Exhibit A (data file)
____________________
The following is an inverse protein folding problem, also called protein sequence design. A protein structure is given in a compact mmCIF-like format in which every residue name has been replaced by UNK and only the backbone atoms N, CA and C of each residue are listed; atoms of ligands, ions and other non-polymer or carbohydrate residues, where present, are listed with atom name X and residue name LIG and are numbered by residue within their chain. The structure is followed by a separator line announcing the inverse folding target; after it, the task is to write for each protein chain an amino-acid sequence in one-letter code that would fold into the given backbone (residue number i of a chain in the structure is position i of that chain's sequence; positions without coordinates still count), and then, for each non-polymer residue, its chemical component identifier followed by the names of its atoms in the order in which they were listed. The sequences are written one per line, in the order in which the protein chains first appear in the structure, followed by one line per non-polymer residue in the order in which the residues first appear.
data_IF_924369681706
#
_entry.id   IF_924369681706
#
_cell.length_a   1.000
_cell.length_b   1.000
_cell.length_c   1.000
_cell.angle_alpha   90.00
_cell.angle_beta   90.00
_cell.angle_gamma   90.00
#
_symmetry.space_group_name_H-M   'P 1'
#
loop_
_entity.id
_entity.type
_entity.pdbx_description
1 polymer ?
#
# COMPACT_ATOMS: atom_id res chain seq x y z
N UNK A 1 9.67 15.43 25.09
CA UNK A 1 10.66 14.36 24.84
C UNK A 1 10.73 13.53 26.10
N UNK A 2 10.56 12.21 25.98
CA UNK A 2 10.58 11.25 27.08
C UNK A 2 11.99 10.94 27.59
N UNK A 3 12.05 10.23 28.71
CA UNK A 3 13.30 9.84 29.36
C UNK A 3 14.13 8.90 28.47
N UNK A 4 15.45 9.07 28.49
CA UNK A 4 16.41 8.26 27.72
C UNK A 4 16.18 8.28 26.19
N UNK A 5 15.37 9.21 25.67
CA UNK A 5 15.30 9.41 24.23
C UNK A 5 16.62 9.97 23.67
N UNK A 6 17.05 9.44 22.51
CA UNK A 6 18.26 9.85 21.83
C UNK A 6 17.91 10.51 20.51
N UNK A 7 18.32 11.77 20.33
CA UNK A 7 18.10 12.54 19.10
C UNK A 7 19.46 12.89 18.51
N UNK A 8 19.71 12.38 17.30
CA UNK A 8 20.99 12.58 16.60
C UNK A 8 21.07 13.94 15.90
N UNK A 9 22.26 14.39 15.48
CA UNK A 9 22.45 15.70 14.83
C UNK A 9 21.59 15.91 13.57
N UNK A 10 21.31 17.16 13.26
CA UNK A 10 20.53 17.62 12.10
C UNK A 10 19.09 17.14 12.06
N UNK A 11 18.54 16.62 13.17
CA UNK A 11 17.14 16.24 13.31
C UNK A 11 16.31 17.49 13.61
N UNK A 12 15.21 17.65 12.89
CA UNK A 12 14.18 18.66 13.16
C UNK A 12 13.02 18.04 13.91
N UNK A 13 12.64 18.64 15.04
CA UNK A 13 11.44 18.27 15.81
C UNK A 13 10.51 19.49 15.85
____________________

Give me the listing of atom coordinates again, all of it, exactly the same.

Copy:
The following is an inverse protein folding problem, also called protein sequence design. A protein structure is given in a compact mmCIF-like format in which every residue name has been replaced by UNK and only the backbone atoms N, CA and C of each residue are listed; atoms of ligands, ions and other non-polymer or carbohydrate residues, where present, are listed with atom name X and residue name LIG and are numbered by residue within their chain. The structure is followed by a separator line announcing the inverse folding target; after it, the task is to write for each protein chain an amino-acid sequence in one-letter code that would fold into the given backbone (residue number i of a chain in the structure is position i of that chain's sequence; positions without coordinates still count), and then, for each non-polymer residue, its chemical component identifier followed by the names of its atoms in the order in which they were listed. The sequences are written one per line, in the order in which the protein chains first appear in the structure, followed by one line per non-polymer residue in the order in which the residues first appear.
data_IF_924369681706
#
_entry.id   IF_924369681706
#
_cell.length_a   1.000
_cell.length_b   1.000
_cell.length_c   1.000
_cell.angle_alpha   90.00
_cell.angle_beta   90.00
_cell.angle_gamma   90.00
#
_symmetry.space_group_name_H-M   'P 1'
#
loop_
_entity.id
_entity.type
_entity.pdbx_description
1 polymer ?
#
# COMPACT_ATOMS: atom_id res chain seq x y z
N UNK A 1 9.67 15.43 25.09
CA UNK A 1 10.66 14.36 24.84
C UNK A 1 10.73 13.53 26.10
N UNK A 2 10.56 12.21 25.98
CA UNK A 2 10.58 11.25 27.08
C UNK A 2 11.99 10.94 27.59
N UNK A 3 12.05 10.23 28.71
CA UNK A 3 13.30 9.84 29.36
C UNK A 3 14.13 8.90 28.47
N UNK A 4 15.45 9.07 28.49
CA UNK A 4 16.41 8.26 27.72
C UNK A 4 16.18 8.28 26.19
N UNK A 5 15.37 9.21 25.67
CA UNK A 5 15.30 9.41 24.23
C UNK A 5 16.62 9.97 23.67
N UNK A 6 17.05 9.44 22.51
CA UNK A 6 18.26 9.85 21.83
C UNK A 6 17.91 10.51 20.51
N UNK A 7 18.32 11.77 20.33
CA UNK A 7 18.10 12.54 19.10
C UNK A 7 19.46 12.89 18.51
N UNK A 8 19.71 12.38 17.30
CA UNK A 8 20.99 12.58 16.60
C UNK A 8 21.07 13.94 15.90
N UNK A 9 22.26 14.39 15.48
CA UNK A 9 22.45 15.70 14.83
C UNK A 9 21.59 15.91 13.57
N UNK A 10 21.31 17.16 13.26
CA UNK A 10 20.53 17.62 12.10
C UNK A 10 19.09 17.14 12.06
N UNK A 11 18.54 16.62 13.17
CA UNK A 11 17.14 16.24 13.31
C UNK A 11 16.31 17.49 13.61
N UNK A 12 15.21 17.65 12.89
CA UNK A 12 14.18 18.66 13.16
C UNK A 12 13.02 18.04 13.91
N UNK A 13 12.64 18.64 15.04
CA UNK A 13 11.44 18.27 15.81
C UNK A 13 10.51 19.49 15.85